It was during the night that the Savior was born. In the darkness. How ironic that the Light chose to be kindled in the dark, but also how meaningful!

There are those today who have set up elaborate and expensive arrays searching for life in the universe. It is a hot topic among astronomers and astrophysicists to name a few. Many movies have been made speculating on whether or not the life that might be out there is friendly or if it will be hostile toward humanity. As a Christian, though, I have to say that we already know there is intelligent life out there in the universe– and we know what that Life is like. It is not filled with hate – but it is filled with love. We know that because of the event we celebrated yesterday – the birth of a baby, wrapped in “swaddling clothes” who came to bring Light and Life, to seek and save the lost. We saw that life, that love, because we have seen Jesus.

Now, however, Christmas is over. The baby in swaddling clothes will be packed up and stowed away for another year. But if Christmas means anything, it is in how it points forward to the next great “holy day” of the Christian calendar, Easter Sunday.

We don’t know when Christ was actually born, but we do know much more certainty about when he died. Again, the irony strikes me: at his birth he was wrapped tightly in strips of linen cloth (that’s what swaddling clothes were in the first century) and when he died, he was once again wrapped tightly in linen strips even as he was at his birth.

As with the birth, so with the death: he quickly left the swaddling clothes behind and he likewise burst forth from the second set of wrappings in great glory.

The end of Christmas starts the great story rumbling forward and points to the coming celebration of his death, burial and the defeat of death for us.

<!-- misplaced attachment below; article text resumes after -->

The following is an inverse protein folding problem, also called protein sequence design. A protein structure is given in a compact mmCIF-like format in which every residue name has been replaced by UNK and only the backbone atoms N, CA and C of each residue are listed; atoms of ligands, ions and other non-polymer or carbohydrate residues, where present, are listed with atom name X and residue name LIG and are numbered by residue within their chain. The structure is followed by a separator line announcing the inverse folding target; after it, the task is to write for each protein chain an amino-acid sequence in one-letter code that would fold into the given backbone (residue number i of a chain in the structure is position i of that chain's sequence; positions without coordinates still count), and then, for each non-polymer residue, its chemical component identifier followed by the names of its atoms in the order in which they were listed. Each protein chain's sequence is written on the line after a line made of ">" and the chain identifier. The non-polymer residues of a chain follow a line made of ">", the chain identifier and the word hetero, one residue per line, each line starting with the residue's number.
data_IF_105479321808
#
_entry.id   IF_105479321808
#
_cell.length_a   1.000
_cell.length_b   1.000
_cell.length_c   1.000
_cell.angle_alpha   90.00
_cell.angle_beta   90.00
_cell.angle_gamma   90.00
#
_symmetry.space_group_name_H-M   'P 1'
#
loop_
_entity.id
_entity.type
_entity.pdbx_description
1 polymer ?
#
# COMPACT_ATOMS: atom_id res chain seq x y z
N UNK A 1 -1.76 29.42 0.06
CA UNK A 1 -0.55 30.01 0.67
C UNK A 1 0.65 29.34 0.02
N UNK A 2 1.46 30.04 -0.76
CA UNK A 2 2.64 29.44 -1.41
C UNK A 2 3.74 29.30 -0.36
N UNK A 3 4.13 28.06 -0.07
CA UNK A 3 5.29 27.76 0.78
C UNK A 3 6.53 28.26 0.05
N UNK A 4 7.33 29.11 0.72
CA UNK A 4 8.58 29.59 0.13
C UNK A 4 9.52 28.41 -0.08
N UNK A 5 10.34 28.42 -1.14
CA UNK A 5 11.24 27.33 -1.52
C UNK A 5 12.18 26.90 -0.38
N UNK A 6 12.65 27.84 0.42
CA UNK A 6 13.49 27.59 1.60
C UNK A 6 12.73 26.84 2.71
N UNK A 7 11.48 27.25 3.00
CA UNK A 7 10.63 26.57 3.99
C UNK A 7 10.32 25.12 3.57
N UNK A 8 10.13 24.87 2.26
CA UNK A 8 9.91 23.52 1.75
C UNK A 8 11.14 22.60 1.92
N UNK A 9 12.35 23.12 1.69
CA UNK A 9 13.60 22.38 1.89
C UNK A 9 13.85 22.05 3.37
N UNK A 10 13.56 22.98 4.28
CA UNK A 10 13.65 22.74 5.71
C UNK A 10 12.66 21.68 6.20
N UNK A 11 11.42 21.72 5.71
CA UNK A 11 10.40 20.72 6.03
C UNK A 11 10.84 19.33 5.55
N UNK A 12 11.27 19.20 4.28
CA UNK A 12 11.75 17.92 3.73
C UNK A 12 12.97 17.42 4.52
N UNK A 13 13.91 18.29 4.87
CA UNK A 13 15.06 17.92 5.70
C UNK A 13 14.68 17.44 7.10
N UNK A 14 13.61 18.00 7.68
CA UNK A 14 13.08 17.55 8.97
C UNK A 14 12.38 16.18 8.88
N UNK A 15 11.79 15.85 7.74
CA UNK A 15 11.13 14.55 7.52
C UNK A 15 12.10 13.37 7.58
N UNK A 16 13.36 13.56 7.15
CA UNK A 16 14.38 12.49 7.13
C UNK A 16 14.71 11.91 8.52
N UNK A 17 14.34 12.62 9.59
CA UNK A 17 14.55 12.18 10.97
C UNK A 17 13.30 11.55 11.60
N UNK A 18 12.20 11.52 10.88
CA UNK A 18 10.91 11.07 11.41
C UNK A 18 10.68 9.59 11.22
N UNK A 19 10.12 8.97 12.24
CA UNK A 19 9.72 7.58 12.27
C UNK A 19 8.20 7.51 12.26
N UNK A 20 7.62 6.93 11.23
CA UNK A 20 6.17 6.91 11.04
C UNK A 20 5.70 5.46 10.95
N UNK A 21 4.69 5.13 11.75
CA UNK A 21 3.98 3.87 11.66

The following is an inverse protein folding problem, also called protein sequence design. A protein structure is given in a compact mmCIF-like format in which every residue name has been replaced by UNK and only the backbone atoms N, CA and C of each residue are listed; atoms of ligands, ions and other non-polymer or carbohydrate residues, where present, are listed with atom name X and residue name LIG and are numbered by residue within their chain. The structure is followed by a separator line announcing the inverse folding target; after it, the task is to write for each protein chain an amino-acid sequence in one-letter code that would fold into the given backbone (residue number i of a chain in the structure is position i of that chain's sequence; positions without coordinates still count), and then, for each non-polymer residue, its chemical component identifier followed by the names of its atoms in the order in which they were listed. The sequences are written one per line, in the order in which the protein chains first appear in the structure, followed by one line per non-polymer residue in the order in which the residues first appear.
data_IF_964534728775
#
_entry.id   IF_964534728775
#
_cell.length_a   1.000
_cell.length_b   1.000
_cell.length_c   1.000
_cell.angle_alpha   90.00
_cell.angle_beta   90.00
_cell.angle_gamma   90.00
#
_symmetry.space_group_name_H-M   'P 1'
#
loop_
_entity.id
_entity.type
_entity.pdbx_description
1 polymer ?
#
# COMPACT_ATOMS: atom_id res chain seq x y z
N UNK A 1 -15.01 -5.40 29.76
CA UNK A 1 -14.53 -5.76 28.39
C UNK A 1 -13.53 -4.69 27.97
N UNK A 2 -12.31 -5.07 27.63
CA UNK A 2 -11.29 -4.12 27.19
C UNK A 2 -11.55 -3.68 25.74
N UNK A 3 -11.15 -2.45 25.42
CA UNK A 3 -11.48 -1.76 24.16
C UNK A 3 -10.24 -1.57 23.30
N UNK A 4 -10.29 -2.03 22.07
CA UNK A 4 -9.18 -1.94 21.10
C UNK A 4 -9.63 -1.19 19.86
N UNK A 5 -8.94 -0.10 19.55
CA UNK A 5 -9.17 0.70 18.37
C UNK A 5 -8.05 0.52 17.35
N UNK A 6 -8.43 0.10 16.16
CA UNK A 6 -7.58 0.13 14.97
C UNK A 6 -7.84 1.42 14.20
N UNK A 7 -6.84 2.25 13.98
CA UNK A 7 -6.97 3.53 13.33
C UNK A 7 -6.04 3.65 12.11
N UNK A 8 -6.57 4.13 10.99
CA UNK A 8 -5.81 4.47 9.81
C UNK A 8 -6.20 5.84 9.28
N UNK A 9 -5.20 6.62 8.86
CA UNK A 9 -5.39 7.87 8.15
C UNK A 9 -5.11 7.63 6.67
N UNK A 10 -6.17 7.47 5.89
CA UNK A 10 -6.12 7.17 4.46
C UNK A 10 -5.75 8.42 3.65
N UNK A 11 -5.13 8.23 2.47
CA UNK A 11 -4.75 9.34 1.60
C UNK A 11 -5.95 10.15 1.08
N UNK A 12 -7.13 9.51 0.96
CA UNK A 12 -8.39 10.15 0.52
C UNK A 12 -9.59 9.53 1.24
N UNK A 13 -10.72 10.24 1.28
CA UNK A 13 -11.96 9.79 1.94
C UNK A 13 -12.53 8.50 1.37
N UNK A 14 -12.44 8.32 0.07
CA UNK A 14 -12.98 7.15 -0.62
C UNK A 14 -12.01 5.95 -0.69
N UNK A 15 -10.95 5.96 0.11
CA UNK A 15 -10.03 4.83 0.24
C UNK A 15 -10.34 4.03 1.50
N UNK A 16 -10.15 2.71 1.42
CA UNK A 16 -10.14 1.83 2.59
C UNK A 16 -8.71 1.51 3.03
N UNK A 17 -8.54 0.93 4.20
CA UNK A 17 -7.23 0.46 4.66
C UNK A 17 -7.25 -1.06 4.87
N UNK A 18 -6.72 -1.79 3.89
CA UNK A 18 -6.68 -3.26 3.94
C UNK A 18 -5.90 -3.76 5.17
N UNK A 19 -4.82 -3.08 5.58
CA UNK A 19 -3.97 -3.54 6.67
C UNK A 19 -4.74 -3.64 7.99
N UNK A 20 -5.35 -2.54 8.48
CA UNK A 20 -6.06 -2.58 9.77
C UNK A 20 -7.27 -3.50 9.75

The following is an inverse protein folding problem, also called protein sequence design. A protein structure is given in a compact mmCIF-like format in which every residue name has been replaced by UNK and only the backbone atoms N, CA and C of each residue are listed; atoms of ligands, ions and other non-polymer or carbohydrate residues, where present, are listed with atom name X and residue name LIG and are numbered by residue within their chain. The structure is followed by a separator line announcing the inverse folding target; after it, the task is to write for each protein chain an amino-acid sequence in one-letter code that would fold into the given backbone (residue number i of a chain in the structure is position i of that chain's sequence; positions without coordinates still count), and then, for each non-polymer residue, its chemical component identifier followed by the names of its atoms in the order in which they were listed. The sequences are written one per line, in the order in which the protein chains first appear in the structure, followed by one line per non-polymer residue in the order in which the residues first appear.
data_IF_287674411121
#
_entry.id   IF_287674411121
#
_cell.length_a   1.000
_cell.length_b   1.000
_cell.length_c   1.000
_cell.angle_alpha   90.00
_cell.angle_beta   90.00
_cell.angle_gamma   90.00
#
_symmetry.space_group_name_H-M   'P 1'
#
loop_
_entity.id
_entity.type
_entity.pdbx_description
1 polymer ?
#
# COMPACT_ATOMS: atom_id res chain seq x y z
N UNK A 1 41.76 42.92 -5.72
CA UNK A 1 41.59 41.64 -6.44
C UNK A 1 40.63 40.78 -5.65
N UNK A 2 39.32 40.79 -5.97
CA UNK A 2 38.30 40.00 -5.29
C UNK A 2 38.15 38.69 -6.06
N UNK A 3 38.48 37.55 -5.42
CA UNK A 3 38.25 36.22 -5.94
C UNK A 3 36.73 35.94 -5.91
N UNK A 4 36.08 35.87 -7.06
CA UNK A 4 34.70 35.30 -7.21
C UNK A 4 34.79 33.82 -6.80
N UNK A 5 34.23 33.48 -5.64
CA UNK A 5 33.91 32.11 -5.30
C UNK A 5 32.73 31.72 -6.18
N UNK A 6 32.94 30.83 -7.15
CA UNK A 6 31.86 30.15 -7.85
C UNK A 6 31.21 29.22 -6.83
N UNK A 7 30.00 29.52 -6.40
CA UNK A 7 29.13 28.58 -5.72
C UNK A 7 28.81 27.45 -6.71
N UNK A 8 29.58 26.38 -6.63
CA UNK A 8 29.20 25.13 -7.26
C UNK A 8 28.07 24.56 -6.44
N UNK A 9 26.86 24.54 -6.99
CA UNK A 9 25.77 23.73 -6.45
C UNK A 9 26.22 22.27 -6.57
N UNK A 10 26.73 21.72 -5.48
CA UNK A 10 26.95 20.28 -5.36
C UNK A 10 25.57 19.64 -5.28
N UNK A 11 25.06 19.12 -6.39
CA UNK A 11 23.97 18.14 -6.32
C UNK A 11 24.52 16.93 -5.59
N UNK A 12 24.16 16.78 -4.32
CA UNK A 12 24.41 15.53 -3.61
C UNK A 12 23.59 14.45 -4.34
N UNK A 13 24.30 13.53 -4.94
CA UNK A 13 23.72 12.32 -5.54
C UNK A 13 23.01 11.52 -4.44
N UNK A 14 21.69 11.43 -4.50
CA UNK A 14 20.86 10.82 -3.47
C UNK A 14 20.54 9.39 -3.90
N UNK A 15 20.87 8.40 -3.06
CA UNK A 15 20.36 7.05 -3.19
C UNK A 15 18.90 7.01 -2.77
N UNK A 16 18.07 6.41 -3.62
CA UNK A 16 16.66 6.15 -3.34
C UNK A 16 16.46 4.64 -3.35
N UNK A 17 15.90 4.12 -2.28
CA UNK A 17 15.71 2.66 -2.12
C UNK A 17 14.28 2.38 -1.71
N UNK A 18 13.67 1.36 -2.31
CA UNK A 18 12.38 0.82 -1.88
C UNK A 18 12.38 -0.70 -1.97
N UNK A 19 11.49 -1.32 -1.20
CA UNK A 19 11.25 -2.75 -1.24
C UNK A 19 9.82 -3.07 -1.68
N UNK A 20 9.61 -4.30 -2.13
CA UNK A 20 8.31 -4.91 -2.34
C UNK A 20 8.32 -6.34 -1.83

As we leave Christmas behind, let us begin even now to look forward to our next great celebration.

PRAYER: Lord Jesus, we have celebrated your birth but we cannot stay at the manger. Even as the swaddling clothes held you only temporarily, we look toward the grave wrappings that could not bind you any more than death could, in total awe and wonder for your finished work on our behalf. Help us start now to prepare for the rest of your story. In Jesus’ name, Amen.

Copyright by 2019 by Galen C. Dalrymple.  ><}}}”>

DayBreaks for 12/05/19 -This Is God’s Love

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DayBreaks for 12/05/19: This is God’s Love

Yesterday I wrote about loving Jesus.  It’s something that I’m working on…and I hope I will never stop working on it.  We don’t have to love Him from afar, you know.  He is within us by the Spirit, closer than our own next breath.  I know my love for Him will never be perfect in this world for there will always be siren songs to lure my heart to other shores that would shipwreck my life if I listen to them.  I am so thankful that He is so patient and is helping me to learn to love Him more as time passes.